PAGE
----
II. TREATING CYBER CRIME DIFFERENTLY The author outlines strategies that may be used to tackle cyber crimes in light of their unique character.
A. First-Party Strategies These strategies focus directly on the perpetrator of the crimes.
1. Five Constraints on Crime The constraints are: (i) law enforcement risks, (ii) social norms, (iii) architectural strategies, (iv) physical risk from the crime, (v) monetary costs (cost deterrence). Eg. taxing dangerous software, charging small admissions fees to enter sensitive web sites, etc. Across the broad field of criminal law, the heterogeneity of offender populations plays out in other ways besides attitudes towards risk. Accurate assessments of optimal deterrence, therefore, should go beyond legal sanctions to incorporate concepts of monetary cost, social norms, physical risks, and architecture.
2. The Efficiency of Cybercrime The advent of personal computers poses a significant threat to the rule of law and have the potential to reduce all five constraints on crime. That is because: (i) computers are a powerful substitute for additional people in a criminal enterprise; (ii) computers permit anonymity and secure communications; and (iii) cyber criminals are often invisible, remote, and untraceable.
a. Conspiracy’s Demise The computer has obliterated the need for a co- conspirator as it can conduct many tasks at once, it does not demand a percentage of the earnings and it will not betray he criminal’s confidences. Recommendation: To this extent the computer must be treated as a quasi-conspirator. Benefit: Inchoate conduct is targeted as the use of a computer to carry out a crime is punished.
b. Pseudonymity and Encryption Cyberspace facilitates the commission of crimes by permitting users to masquerade as other individuals or as an unknown entity. Encryption has the potential to threaten effective investigation and prosecution substantially. Difficulty: The Dual Use Problem (refuge to criminals and also benefits to legitimate users) Recommendation: Law should look not to the act itself, but to its context through:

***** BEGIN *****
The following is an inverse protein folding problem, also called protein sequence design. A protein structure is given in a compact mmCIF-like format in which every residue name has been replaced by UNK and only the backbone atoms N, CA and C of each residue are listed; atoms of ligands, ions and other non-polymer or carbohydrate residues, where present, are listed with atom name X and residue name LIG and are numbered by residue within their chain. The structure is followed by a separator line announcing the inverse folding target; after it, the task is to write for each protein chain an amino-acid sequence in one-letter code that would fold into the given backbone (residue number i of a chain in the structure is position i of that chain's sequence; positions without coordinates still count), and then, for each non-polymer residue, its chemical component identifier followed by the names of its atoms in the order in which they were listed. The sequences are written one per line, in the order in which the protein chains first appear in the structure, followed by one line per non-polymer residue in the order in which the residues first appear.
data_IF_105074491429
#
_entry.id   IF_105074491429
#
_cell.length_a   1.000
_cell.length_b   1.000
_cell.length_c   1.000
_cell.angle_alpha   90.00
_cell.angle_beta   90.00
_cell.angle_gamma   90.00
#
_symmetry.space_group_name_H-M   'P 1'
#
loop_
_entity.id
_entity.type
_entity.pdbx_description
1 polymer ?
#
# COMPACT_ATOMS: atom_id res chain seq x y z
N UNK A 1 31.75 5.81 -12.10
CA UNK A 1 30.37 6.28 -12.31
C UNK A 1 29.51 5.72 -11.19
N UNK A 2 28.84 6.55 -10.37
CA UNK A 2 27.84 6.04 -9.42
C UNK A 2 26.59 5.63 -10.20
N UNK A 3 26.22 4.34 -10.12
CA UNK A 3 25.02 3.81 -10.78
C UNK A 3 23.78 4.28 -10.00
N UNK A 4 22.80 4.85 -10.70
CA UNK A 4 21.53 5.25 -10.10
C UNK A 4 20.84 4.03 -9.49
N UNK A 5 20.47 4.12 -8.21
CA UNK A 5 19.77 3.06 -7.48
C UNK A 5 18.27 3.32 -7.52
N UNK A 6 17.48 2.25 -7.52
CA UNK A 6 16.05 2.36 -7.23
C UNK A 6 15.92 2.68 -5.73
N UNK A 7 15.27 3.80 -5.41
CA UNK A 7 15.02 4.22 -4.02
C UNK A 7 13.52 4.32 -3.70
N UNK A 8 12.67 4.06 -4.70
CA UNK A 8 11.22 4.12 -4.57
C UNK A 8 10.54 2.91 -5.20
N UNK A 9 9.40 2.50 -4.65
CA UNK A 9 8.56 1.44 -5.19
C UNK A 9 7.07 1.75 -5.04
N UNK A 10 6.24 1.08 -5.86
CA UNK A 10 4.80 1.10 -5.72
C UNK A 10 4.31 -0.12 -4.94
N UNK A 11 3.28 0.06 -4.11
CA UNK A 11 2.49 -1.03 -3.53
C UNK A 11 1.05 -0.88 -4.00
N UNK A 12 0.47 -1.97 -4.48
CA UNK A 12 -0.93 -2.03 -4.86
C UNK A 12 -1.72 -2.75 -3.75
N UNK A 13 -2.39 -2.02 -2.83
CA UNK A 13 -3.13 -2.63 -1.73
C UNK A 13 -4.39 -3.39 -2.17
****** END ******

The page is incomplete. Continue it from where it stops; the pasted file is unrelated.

Licensing – license the use of cryptography Disadvantage: transaction costs Advantage: garner information, list of suspects, pledge not to engage in criminal activity, place immediate suspicion on unlicensed users. Proven excuse – exclude certain persons from acting in a specific way or impose restrictions on the act itself Disadvantage: negative substitution, over inclusiveness
Standard sentencing enhancement - sentence for a particular crime could increase by a specified percentage if encryption or pseudonymity was used to facilitate the crime. Particulars: Shift the burden of proof; and permit reduction if encryption is used for legitimate purposes or if the criminal provides information that is useful Advantage: corrects the "discount" offered by this new technology, selectively targets specific negative uses of encryption, thus permitting legitimate uses of encryption to continue, it slides with the underlying offense thus recognizing variance in harms, better suited to rapidly changing technology Disadvantage: detection is still difficult, drain on judicial resources. Alternative: Cost deterrence through taxing encryption and allowing rebates to those who did not use it for illegal activities; civil forfeiture laws
c. Tracing and Escape As there is no need for physical presence in order to commit cyber crimes, online tracing faces some major problems: (i) pseudonymity, (ii) weaving through various computer networks, (iii) packet-related problems, (iv) implementing a tracing order is difficult due to the presence of several entities across countries, (v) public reaction (fears over privacy), (vi) computers make it easier for criminals to disrupt law enforcement by spying on informants and sabotaging networks, (vii) sophistication and expertise can be given fully to others who lack it, Recommendation: high penalties to compensate for the low probability of enforcement and also innocent software programmers who write material that facilitates crime need to be regulated.
B. Second-Party Strategies of Victim Precaution These strategies focus on the victim.
1. Optimal Victim Behavior Need: The government is unable to police cyberspace the same way as they can police realspace and there is a strong interlinkage of victims. Advantage: For some types of cybercrime, reliance on victim precaution is optimal because the cost of government identification, investigation, and prosecution of the crime is too great. Recommendation: Government to give priority to prosecuting those cases in which the victim took adequate precautions to provide some incentive for potential victims to take these precautions. To maximize efficiency, government could use a formula that compares the cost of preventing the crime against the potential monetary loss that an intrusion could generate.
2. The Limits of Victim Precaution A strong presence by law enforcement in cyberspace is necessary because victim precaution is something to be feared, not welcomed, in many instances. As: it could fragment cyber space into a series of trusted networks for privileged users thus stymieing the development of the internet and denying the technological and other advantages technology can provide. Instead of denying access altogether, web sites will build strong firewalls to prevent access to certain areas of their sites resulting in the costs of hardware and software purchases, programmer time, hardware maintenance and software upgrades, administrative setup and training, inconveniences and lost business opportunities resulting from a broken gateway or denial of services, and an inevitable loss in connectivity. The government must encourage the growth of networks by preventing crime to stop the electronic balkanization.